The builders of KV 9 accidentally broke into this tomb when carrying out their excavations. Where we would expect the first corridor, the tomb builders cut a chamber (B) with central pillar, side chambers, and lateral descent. The unusual design of the tomb with its multiple side chambers is similar to KV 5 (but on a smaller scale), and also to KV 27 and KV 30.
Because KV 12 is not decorated, and because it has been thoroughly plundered, the exact dates of construction and use are unknown. It was probably begun in Dynasty 18 and used in Dynasty 19 or 20 for multiple burials, perhaps for royal family members, as KV 5 was used by Rameses II. The lower chambers pre-date Rameses VI since the east wall of chamber G was broken through by the tomb cutters of KV 9. If there had been any earlier burials, they may have been plundered at that time.
This site was used during the following period(s):
Wooden steps and a wooden door were built at the entrance in 1994, and the lower steps were repaired with cement. Only a small amount of water entered the tomb during the 1994 flood. Because of the possibility of greater flooding in the future, however, a low wall was erected in gate G in 1997 to protect KV 9.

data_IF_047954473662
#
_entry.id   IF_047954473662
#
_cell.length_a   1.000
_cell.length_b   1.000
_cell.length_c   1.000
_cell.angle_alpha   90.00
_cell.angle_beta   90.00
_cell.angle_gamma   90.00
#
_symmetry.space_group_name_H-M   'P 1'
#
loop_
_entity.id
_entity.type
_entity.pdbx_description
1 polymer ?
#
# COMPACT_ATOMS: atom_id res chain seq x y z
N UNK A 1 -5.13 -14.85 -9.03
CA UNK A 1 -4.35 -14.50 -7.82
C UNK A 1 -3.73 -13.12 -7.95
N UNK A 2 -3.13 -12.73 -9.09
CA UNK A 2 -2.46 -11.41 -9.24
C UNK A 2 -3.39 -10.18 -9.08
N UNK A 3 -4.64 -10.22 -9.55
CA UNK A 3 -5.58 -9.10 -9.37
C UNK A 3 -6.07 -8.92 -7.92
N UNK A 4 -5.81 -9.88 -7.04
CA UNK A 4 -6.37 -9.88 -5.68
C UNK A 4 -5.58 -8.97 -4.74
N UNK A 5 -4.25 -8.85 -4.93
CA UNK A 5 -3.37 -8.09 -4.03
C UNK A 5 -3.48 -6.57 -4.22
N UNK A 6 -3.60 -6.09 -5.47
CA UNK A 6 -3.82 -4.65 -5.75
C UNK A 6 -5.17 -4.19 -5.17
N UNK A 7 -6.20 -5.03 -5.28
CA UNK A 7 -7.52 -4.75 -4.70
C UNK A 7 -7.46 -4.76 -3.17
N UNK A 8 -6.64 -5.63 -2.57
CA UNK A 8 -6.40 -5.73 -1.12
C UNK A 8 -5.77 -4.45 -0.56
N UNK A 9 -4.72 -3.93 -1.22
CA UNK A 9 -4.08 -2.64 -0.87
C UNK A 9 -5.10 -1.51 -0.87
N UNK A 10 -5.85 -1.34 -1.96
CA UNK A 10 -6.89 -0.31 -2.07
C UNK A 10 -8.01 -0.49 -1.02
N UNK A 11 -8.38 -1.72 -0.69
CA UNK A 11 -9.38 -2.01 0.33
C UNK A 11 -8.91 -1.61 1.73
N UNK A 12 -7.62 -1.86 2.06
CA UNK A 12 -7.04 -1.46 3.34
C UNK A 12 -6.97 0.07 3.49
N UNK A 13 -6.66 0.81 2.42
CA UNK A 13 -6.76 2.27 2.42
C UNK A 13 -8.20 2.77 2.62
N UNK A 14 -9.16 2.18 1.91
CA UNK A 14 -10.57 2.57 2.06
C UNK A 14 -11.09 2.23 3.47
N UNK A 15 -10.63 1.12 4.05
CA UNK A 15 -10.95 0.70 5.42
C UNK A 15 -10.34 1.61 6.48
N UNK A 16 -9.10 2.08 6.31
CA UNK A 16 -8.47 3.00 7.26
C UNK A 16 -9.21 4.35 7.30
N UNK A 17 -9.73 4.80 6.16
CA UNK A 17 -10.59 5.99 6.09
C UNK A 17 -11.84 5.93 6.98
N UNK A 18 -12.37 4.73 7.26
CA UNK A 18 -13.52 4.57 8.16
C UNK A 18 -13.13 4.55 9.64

The walls and ceiling of the first chamber B, the first corridor C and stairwell D are covered with soot. The lower chambers are clean.
Porter, Bertha and Rosalind Moss. Topographical Bibliography of Ancient Egyptian Hieroglyphic Text, Reliefs, and Paintings. I, 2. The Theban Necropolis: Royal Tombs and Smaller Cemeteries. Oxford: Clarendon Press, 1964. Pp. 527.
Reeves, Carl Nicholas. Valley of the Kings: The Decline of a Royal Necropolis (= Studies in Egyptology). London: KPI, 1990. Pp. 133.
Thomas, Elizabeth. The Royal Necropoleis of Thebes. Princeton: privately printed, 1966. Pp. 115-116.
Weeks, Kent R. (ed.). Atlas of the Valley of the Kings (= Publications of the Theban Mapping Project, 1). Cairo: American University in Cairo Press, 2000. Map sheet 29.
Wilkinson, Richard H. and Carl Nicholas Reeves. The Complete Valley of the Kings. London: Thames and Hudson, 1996. Pp. 154.